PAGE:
Someone asked me if I yell at my clients like a sports coach or fitness trainer would. I thought that was an interesting question, so I asked how they made the connection. This person assumed that coaches make their athletes or clients feel like crap, so that they feel motivated to push harder. I’m not sure if all sports coaches are like this (I hope not), while I could see some people want this type of coaching, my work does not involve making my clients feel like crap. Here’s why:
My clients are achievers, or they were at one point and presently feel like they’re stuck in a rut. These people know they need help, so they hire me to help them to get their lives and careers in order. These people, because they are natural achievers or want to be, are harsh on themselves. Just as they judge their subordinates or their colleagues on their performance, they judge themselves. This judgement gets stuck in their heads and they repeat the same critical thought-patterns or as I like to call them “Broken Records” such as, “What’s wrong with me?,” “I’m not doing my best.” over and over again.
My clients have expected to see criticism in everything they see, hear, and do and this self-doubt and judgement paralyzes them. This is where the motivation part comes in. Much of my work involves deconstructing these broken records, revealing the dishonesty in the statements and getting my clients to expand their perception in order to change their mental dialogue. I help them to perceive that they are more capable in accomplishing their goals than they initially believed.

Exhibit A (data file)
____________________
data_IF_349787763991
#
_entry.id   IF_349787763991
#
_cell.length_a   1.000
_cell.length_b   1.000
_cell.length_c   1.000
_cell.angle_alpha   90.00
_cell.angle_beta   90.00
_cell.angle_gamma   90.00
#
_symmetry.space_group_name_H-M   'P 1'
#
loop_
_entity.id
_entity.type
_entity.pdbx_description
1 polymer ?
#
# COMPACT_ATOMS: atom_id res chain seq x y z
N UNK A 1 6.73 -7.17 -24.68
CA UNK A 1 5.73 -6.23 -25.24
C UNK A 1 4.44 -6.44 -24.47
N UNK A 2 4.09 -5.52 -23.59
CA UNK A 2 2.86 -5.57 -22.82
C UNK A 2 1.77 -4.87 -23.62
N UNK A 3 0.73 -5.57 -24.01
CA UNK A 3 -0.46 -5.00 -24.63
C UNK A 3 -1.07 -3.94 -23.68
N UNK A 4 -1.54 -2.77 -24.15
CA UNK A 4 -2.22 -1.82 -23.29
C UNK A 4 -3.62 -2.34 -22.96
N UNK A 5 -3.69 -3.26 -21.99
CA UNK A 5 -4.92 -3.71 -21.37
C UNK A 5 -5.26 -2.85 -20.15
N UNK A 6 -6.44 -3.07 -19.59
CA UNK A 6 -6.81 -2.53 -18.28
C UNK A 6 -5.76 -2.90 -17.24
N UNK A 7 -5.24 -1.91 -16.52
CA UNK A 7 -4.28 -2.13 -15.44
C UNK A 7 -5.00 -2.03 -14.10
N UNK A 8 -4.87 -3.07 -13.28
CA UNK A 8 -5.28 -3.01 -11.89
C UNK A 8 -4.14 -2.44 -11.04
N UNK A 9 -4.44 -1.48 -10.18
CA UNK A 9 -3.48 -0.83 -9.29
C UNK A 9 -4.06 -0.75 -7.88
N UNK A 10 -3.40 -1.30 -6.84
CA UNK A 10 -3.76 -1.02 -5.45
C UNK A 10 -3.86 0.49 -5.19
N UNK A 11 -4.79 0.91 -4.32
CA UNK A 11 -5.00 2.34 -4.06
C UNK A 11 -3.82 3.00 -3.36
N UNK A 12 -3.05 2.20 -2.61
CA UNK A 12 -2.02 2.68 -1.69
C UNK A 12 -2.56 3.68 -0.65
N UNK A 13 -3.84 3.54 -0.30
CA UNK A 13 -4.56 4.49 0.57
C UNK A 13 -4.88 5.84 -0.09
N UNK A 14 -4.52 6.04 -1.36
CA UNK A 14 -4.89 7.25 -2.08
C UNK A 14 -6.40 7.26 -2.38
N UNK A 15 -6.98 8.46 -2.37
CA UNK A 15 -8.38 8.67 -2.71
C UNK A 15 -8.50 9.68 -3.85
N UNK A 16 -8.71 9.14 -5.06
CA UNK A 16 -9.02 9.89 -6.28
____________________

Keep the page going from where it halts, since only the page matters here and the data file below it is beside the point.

This motivation process is extremely sensitive. A life coach has to respect a client’s comfort zone, while challenging them to push it. I have to make sure to provide a consistently respectful and constructive environment where my clients feel free to observe their behaviors, discuss them, and experiment in changing them.
Yes, there are times when my clients don’t do their “homework” assignments, they miss sessions, they give me transparent excuses to cover up their inaction. I suppose this is where a coach would yell and scream at their clients for being so weak. This is where I remain consistent, respectful, and remind them of what they set out to do and the consequences they agreed to like losing out on sessions, answering my probing questions to root out their excuses, and having to remain accountable with their work.
Believe it or not, the client is much more nervous and upset about their failures and excuses than they lead on. They are often afraid of my reaction; they – because of their prior conditioning – expect that I’ll give up on them. Of course, I don’t. I never do. My work teaches them how to set respectful boundaries with themselves and others and to pick up where they left off and try again with no judgement. If I got caught up in criticizing my clients, they’d make no progress and they’d give up. We simply point out the truth, understand it, and take what we have learned in order to move forward.
Image Source/Credit: Tung Photo